He chooses Nakamura. End of Act I.

Now, it’s not quite that simple. Before they can be together Nakamura requires proof of his devotion, and he supplies it by pulling off a cruel and perverted prank: while their class is at gym he steals all the girls’ panties. Well, he doesn’t steal Nakamura’s since she doesn’t go to gym, and he doesn’t steal Saeki’s because he wants to show Nakamura he’s finished with her. But this act of perversion/anarchy/wanton cruelty (you choose per your tastes) proves his devotion to Nakamura.

Like I said, end of Act I.

Act II: The Kasuga and Nakamura Show

Of course, Nakamura is a demanding mistress, but Kasuga basically worships the ground she walks on. He builds a shack out in a secluded area where he displays the stolen panties, and he and Nakamura meet there to plot ways of achieving her goal of breaking up their crappy town. (It is implied that they are also getting it on out there. Remember: middle school students.) Kasuga writes a whole set of plots for Nakamura’s approval.

At this point, he’s not just her boyfriend, he’s basically her dog. There’s no question left that Nakamura is the dominant member of the couple, and Kasuga will do anything to please her. How anything is “anything”? Read on!

They devise a plan to desecrate the town’s local festival by transforming the stolen panties into works of depraved art and hanging them around. Okay, it’s a plan. All the school girls will be humiliated and the entire town will be shamed. If you want out of the stinking place, as Nakamura and Kasuga do, it’s a good plan.

Oops. Saeki is still in love with Kasuga. She finds the shack, forces Kasuga to take her virginity, and then tells Nakamura, hoping to have Nakamura kick him to the curb (and back to her).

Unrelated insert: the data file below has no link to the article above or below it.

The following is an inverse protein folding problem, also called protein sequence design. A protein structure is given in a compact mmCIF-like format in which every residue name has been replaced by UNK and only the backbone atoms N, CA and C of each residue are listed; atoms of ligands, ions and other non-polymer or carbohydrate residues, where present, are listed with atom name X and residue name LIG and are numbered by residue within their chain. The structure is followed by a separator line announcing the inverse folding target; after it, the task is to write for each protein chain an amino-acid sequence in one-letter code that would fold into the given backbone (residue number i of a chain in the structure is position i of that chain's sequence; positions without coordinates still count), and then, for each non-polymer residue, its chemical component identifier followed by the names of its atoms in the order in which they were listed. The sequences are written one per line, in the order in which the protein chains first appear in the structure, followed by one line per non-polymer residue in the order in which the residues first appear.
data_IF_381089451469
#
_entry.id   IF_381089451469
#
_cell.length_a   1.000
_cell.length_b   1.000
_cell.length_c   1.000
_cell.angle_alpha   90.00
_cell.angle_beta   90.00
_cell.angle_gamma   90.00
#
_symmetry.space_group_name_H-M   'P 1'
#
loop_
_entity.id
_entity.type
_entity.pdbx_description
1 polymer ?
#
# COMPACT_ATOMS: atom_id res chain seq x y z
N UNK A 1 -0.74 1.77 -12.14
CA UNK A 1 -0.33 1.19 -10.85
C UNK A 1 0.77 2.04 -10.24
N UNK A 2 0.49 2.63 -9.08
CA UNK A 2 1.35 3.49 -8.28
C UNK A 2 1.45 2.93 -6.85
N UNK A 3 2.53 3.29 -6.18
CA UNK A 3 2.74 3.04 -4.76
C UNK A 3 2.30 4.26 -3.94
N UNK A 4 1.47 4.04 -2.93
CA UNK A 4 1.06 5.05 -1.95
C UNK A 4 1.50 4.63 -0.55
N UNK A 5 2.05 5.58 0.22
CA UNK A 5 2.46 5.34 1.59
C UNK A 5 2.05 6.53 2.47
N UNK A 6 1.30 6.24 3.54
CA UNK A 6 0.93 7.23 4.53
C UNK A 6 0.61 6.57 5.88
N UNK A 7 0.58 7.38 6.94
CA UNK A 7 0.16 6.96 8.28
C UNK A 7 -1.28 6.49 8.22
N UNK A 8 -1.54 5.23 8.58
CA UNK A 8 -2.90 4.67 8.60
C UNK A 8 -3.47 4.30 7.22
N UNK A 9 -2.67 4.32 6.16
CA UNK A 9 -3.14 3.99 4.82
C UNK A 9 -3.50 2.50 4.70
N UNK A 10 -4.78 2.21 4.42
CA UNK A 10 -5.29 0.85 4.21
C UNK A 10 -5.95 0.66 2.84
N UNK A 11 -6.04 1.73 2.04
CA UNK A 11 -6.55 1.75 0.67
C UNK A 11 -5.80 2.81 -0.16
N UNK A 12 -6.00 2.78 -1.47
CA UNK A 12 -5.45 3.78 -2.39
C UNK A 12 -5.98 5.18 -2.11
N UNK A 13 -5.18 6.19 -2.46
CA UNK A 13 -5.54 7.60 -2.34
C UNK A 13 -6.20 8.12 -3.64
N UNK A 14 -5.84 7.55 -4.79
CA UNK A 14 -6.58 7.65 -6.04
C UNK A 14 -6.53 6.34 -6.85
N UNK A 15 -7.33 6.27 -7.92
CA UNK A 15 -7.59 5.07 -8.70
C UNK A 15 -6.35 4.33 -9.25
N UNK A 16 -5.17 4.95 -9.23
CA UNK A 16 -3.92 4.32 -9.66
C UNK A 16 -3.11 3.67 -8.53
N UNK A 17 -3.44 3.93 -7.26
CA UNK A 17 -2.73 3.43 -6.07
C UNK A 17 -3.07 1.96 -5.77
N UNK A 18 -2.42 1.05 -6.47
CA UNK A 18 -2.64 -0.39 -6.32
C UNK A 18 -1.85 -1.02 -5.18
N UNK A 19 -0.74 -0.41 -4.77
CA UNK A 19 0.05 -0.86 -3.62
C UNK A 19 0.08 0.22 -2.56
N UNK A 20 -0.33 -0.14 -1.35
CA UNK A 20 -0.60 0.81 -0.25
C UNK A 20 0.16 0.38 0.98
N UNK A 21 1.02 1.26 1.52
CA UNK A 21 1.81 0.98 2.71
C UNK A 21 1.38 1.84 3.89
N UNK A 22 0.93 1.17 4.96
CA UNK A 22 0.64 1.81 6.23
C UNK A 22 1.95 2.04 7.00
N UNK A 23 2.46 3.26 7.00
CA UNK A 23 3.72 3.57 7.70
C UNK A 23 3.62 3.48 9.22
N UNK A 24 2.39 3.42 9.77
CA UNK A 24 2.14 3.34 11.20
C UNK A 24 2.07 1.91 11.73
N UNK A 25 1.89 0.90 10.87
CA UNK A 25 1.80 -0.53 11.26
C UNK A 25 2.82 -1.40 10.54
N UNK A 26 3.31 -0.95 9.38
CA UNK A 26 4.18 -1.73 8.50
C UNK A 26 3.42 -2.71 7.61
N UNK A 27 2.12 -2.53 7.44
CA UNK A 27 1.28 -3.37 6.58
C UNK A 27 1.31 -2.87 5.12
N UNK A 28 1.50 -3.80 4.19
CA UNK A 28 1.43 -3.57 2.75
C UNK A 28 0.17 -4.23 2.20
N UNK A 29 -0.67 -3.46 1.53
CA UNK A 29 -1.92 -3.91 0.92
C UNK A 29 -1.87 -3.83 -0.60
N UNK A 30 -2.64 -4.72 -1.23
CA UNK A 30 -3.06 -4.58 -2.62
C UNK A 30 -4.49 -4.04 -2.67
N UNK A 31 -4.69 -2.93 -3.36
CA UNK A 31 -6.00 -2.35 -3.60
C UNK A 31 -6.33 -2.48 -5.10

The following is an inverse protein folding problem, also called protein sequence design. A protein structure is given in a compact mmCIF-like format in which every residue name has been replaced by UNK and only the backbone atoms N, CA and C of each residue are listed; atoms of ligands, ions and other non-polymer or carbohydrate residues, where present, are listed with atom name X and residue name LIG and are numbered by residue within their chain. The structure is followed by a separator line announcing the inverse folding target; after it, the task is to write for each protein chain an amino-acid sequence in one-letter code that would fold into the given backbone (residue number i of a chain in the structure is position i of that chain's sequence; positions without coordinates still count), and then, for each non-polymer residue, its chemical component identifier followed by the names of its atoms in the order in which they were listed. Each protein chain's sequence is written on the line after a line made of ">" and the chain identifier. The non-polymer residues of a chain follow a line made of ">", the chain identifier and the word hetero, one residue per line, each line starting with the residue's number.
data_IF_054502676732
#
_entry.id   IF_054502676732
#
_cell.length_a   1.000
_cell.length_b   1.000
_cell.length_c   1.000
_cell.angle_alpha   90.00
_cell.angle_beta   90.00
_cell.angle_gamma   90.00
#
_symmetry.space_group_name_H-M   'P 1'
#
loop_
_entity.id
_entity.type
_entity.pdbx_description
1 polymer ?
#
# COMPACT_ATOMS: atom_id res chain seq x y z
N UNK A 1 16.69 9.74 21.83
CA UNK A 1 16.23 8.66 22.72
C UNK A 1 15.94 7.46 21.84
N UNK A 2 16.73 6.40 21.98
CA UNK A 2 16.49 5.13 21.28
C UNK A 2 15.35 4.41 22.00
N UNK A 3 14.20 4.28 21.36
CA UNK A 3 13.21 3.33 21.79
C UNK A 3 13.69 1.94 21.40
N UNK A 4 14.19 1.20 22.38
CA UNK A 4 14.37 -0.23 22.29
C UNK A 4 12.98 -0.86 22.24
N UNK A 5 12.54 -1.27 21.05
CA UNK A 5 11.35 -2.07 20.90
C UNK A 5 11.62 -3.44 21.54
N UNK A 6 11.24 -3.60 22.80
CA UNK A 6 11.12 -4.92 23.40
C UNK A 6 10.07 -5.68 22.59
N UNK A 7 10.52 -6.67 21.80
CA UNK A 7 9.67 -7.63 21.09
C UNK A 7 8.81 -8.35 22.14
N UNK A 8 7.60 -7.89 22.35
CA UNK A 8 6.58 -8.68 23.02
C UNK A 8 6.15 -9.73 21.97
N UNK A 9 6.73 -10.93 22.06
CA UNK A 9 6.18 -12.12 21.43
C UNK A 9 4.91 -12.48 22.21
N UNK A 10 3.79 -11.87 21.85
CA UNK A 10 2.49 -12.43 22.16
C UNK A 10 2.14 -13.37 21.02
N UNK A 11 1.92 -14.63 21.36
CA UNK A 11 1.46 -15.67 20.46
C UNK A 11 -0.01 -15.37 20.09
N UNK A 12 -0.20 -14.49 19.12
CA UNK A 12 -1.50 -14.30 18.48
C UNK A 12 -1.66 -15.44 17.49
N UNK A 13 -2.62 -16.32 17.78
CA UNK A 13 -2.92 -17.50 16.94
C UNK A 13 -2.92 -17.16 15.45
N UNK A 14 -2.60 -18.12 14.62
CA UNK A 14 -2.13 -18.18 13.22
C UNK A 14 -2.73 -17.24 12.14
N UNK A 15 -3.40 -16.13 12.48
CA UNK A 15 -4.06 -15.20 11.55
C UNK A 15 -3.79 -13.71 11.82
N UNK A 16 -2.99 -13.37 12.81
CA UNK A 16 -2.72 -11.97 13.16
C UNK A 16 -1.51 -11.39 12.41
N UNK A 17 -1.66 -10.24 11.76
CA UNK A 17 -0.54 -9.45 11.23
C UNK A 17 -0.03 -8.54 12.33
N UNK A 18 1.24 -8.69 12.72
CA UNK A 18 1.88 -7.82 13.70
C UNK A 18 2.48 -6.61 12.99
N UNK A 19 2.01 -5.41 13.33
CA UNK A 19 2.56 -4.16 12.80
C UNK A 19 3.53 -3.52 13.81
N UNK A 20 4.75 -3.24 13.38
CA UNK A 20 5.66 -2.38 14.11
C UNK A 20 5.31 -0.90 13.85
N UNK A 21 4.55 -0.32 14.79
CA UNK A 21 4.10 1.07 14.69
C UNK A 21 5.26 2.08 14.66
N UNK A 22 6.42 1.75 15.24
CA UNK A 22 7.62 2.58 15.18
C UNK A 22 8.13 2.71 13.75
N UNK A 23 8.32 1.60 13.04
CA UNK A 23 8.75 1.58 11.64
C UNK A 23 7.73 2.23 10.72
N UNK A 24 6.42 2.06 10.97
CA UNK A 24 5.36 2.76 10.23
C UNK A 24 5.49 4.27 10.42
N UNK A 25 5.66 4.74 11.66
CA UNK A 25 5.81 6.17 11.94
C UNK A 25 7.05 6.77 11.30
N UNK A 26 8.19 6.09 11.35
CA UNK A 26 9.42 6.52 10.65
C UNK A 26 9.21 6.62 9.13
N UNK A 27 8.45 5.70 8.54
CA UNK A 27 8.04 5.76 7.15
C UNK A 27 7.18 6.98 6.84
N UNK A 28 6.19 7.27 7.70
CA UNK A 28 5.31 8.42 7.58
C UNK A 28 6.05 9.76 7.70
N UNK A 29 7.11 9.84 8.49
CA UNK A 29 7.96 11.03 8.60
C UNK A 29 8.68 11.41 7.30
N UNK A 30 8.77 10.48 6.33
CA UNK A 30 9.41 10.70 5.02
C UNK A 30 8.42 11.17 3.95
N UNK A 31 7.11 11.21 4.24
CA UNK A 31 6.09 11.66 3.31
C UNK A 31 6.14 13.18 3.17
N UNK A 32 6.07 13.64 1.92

Not our girl Nakamura, nope. She says, “So what?”

Saeki loses it and burns down the shack, an act of arson that gets her arrested and destroys the panties and the panties plan. With the police closing in and the panties plan up in smoke, Nakamura and Kasuga come up with the biggest fuck you of all: They will kill themselves.

During the festival they climb up on a float and right there they douse themselves with gasoline and hold up a lighter. The lovers are ready to go out together in a literal blaze of glory.

Except that Nakamura kicks Kasuga off the float. “No, I’m doing this alone,” she says, holding up the lighter. But her father tackles her, preventing her death.

Nakamura has destroyed the bond between them in an act of epic betrayal. They vowed to die together, Kasuga was ready to do it, and at the last second she changed the deal. His world is shattered. End of Act II.

See what they did there? Those two acts are linked by a single meta-plot, the Tragedy. In this case, it’s literal tragedy as defined by the form: Boy (Kasuga) meets Girl (Nakamura); Boy gets Girl, Boy loses Girl.

And it kicks like a mule because he doesn’t just lose Nakamura, he loses Nakamura because she betrays him. He’s given up everything for her and at the moment of truth she kicks him in the balls (metaphorically).

Kasuga hits rock bottom. Where can he go from there? Well, wait until next week and see!

I always look at comments and feedback, and I’m sure I’m not the first to see what I’ve seen, so have at it. Just keep it clean and keep it on target…no personal attacks, okay? Thanks.